Minimal 250W RC chain drive for road bike


1 mW
Jul 3, 2019
With extra time on my hands thanks to not commuting, I figured now was a good time to make a start on the conversion idea that's been kicking around in my head for a long time.

The brief: a minimal weight, RC motor based, UK road legal electric assist for my aluminium road bike. I've long wanted to build a proper road legal electric vehicle, and it'll be a challenge building something that's lighter and less bulky than the average hub motor or mid drive. I also don't want any permanent modifications so I can still ride the bike unpowered, meaning it's got to be something that can be removed (so no hub motors/mid drives).

The concept: a gearbox mounted on the seat tube holding a Turnigy 125kv orange can motor with a primary belt reduction, then a jackshaft to a chain sprocket driving a #25 gear on the left side of the rear wheel. The combined gear reduction is 14.4:1 which gives me about 1kph/volt. The jackshaft also lets me use a salvaged 12mm sprag bearing as a freewheel so the motor won't be driven by the wheel. A small Hobbyking LiPo will provide power - a 6S 5000mAh fits in a regular bottle cage and contains ~120Wh which means 30 minutes of constant assist.


The control will be minimal, inspired by the Kepler friction drive idea of a single button. I'm currently leaning towards a single on/off button and a small potentiometer knob to set current, an RGB LED for status and possibly a 1" OLED screen, all driven by an Arduino Nano. That will also handle the input from a pedal sensor (most likely reed switch/hall sensor with a magnet on the crank) so it won't power the motor if it isn't detecting pedal rotation. The ERPM limit in the VESC can handle the "no assist above 25kph" and "250W max" so by my reading of the rules it should be road legal with all of those in place.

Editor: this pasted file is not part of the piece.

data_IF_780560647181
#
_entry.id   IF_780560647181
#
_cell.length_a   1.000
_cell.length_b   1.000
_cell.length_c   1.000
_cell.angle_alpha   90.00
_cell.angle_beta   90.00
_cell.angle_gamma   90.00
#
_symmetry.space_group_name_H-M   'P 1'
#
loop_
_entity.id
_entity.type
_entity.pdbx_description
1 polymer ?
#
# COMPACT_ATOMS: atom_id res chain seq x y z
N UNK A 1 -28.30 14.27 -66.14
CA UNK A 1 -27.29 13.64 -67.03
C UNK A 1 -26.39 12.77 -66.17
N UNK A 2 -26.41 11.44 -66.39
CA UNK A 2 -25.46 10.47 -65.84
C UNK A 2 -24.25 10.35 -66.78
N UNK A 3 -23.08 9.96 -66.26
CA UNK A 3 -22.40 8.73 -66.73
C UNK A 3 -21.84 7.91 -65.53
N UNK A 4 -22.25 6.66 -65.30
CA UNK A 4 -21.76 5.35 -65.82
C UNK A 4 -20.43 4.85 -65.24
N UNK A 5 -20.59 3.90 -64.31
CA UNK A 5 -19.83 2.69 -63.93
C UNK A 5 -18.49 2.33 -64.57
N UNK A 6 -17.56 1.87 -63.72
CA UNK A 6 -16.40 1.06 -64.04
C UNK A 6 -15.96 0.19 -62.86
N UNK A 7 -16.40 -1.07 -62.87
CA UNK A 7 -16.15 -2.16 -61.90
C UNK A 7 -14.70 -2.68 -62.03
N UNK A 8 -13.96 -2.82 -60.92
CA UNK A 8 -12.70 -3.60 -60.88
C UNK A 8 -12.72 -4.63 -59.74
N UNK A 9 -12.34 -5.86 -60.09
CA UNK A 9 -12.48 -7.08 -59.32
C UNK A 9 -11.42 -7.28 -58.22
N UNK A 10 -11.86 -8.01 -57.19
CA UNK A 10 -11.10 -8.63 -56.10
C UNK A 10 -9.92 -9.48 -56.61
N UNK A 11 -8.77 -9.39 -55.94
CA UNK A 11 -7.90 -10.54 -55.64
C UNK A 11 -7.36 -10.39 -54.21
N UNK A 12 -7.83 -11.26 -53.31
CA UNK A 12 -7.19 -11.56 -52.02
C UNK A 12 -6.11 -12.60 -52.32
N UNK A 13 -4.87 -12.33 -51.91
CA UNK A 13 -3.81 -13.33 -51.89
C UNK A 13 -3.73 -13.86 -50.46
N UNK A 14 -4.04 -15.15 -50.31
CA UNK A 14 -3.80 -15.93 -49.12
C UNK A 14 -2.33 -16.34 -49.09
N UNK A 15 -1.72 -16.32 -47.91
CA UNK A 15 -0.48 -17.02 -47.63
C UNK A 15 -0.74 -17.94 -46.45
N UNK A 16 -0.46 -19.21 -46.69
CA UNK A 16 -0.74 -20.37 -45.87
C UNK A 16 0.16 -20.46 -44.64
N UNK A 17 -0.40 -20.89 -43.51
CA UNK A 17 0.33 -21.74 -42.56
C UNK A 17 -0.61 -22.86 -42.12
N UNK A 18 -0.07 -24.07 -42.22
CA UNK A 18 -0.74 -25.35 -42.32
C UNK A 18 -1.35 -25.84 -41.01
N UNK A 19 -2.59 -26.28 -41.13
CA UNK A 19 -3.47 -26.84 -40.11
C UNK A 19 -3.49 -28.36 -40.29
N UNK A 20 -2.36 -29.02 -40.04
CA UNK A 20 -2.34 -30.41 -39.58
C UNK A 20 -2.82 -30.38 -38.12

Progress so far:
I've prototyped the electricals with a switch standing in for the pedal rotation sensor. I'm now working on the motor mount/gearbox bit, and have a 3d printed prototype with the motor and bearings mounted and a jackshaft machined.



The next problem is figuring out how to mount it to the bike frame. I intended to use the bottle cage mounting bosses on the seat tube, but they are too close to the BB so the cranks would hit the gearbox, and are tilted slightly to the side so it doesn't mount straight. I'll probably end up bolting a piece of 3mm flat bar onto those and clamping it higher up the seat tube, then mount the gearbox to that.

I imagine the #25 chainline will give me some headaches, but part of the reason I'm doing this is to give myself a challenge and test out some techniques before I commit a lot of money to a proper motorbike conversion. Total investment is pretty small: <£40 for the VESC, about £90 for the motor and belt drive bits, and I already had the battery but it would be <£50. The #25 sprockets and bearings were salvaged so the only other expense is threaded rod for the jackshaft and 3d printer filament.

I'm writing up the progress on my blog and will try to crosspost on this thread - I checked the rules and mentioning personal blogs doesn't seem to be verboten so you can find it here. Mods, if I'm committing blogspam crimes feel free to delete it!
Update: I've finished the 3d printed gearbox to hold the motor and primary belt reduction, and bolted that to some flat bar to mount it on the seat tube bottle cage mounts.


I also mounted a 66T sprocket on the rear wheel with a 3d printed adapter zip tied to the spokes (definitely temporary, I'll look into rag joint sprocket adaptors or hub clamps later) and got a #25 chain run from the jackshaft to the wheel sprocket. The battery and VESC fit in a frame bag for now, though they should probably get a more rigid custom enclosure that allows ventilation. The Arduino Nano setup for integrating throttle and pedal sensor inputs was soldered up on a stripboard so it could fit in an enclosure to mount on the handlebars.



Quick video of the first spin of the back wheel before rain stopped play: